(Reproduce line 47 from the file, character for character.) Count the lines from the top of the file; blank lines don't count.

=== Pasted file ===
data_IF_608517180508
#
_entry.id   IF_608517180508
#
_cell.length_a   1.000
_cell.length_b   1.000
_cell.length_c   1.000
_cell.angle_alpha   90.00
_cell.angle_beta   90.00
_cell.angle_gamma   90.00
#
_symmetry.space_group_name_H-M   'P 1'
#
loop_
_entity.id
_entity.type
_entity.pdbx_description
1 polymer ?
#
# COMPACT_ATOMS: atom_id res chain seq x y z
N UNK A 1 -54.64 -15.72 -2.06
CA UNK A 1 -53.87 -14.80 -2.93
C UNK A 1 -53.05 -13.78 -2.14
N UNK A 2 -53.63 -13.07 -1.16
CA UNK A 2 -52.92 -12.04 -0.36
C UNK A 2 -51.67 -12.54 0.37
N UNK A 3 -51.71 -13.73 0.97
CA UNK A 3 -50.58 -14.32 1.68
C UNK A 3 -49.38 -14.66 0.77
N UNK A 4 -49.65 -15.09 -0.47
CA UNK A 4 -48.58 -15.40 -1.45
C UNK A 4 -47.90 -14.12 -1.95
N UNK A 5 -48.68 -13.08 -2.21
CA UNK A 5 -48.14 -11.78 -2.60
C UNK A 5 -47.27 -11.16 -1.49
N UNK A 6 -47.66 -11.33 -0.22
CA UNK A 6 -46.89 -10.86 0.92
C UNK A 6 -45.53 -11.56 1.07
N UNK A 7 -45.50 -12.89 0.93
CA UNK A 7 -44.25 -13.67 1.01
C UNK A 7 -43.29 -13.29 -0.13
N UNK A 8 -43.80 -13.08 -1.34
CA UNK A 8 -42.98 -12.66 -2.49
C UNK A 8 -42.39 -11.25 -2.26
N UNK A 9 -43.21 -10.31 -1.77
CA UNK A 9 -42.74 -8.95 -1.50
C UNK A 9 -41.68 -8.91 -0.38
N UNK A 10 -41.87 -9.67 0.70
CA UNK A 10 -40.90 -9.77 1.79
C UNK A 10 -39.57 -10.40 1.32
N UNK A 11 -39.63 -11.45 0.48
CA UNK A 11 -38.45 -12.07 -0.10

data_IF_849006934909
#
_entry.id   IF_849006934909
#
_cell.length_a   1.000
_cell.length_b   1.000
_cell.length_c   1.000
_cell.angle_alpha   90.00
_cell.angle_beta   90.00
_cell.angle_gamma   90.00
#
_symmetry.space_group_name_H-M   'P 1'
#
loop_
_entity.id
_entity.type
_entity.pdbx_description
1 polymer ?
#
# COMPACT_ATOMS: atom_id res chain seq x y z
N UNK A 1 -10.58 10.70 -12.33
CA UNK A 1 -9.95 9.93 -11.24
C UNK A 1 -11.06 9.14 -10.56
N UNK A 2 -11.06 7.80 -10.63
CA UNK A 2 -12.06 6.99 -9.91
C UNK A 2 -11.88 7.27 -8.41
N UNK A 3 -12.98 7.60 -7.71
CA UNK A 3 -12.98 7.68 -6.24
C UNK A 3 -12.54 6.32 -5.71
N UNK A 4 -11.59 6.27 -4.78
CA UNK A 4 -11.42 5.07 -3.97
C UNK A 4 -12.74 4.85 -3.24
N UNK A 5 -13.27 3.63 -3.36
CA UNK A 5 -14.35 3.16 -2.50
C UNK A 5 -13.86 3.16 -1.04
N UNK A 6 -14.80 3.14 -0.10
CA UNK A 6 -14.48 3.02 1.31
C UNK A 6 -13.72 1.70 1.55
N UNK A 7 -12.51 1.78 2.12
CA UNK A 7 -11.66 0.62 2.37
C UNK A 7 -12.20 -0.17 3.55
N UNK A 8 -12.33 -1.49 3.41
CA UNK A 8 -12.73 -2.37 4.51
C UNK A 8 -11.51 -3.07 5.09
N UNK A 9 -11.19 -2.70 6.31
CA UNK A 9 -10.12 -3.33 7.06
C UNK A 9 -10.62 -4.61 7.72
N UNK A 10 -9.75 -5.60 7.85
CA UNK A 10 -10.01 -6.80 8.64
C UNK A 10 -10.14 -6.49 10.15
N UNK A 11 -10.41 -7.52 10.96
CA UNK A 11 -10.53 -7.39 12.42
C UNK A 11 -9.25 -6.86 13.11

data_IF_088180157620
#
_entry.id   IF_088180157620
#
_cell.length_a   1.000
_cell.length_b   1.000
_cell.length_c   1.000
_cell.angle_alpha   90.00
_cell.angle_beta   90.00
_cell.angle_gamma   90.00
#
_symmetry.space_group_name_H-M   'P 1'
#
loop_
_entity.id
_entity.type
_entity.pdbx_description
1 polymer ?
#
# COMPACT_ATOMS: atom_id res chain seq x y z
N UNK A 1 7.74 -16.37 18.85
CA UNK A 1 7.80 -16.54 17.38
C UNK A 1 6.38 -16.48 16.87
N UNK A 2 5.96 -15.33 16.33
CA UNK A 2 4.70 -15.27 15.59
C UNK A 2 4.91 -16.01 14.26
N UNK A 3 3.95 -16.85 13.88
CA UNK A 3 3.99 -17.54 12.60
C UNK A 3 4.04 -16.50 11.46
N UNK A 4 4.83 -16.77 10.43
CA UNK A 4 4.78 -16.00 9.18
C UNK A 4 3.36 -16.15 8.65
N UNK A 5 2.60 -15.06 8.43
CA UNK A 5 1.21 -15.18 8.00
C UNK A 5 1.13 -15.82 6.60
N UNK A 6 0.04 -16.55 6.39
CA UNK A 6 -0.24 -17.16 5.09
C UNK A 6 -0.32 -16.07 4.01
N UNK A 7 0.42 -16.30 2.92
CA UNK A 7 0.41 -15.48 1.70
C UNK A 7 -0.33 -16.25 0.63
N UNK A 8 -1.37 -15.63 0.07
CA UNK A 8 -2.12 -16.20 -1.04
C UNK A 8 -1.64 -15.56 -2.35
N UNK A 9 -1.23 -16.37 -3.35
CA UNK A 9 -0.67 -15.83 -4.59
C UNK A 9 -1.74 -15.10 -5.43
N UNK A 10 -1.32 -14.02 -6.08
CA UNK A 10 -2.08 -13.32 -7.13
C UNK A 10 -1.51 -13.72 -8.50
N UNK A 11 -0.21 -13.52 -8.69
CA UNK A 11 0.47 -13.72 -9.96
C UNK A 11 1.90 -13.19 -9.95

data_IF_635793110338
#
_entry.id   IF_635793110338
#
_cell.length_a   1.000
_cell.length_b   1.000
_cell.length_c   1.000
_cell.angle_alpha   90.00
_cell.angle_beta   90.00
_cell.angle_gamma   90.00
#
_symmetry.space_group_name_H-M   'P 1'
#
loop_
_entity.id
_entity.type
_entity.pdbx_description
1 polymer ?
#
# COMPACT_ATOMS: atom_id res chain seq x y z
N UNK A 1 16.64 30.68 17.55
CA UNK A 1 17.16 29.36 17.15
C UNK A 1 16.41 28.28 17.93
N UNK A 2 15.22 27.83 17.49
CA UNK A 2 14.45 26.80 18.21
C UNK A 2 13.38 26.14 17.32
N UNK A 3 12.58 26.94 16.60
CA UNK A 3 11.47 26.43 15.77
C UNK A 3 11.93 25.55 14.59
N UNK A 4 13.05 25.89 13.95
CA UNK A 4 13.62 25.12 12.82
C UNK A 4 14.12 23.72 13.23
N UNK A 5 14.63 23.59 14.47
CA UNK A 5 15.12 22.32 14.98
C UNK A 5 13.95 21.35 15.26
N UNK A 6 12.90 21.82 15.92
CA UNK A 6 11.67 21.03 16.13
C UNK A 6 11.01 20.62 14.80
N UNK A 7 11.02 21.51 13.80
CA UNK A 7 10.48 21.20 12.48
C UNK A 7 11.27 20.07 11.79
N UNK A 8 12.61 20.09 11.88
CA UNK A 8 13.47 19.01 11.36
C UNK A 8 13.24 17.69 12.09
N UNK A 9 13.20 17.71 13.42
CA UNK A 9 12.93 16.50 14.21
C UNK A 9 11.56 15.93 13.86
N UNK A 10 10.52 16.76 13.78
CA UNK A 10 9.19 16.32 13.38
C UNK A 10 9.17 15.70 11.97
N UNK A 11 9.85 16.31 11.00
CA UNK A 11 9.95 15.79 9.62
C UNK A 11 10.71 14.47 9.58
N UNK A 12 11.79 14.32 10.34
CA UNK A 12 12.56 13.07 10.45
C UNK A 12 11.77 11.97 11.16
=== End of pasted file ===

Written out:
C UNK A 9 -41.68 -8.91 -0.38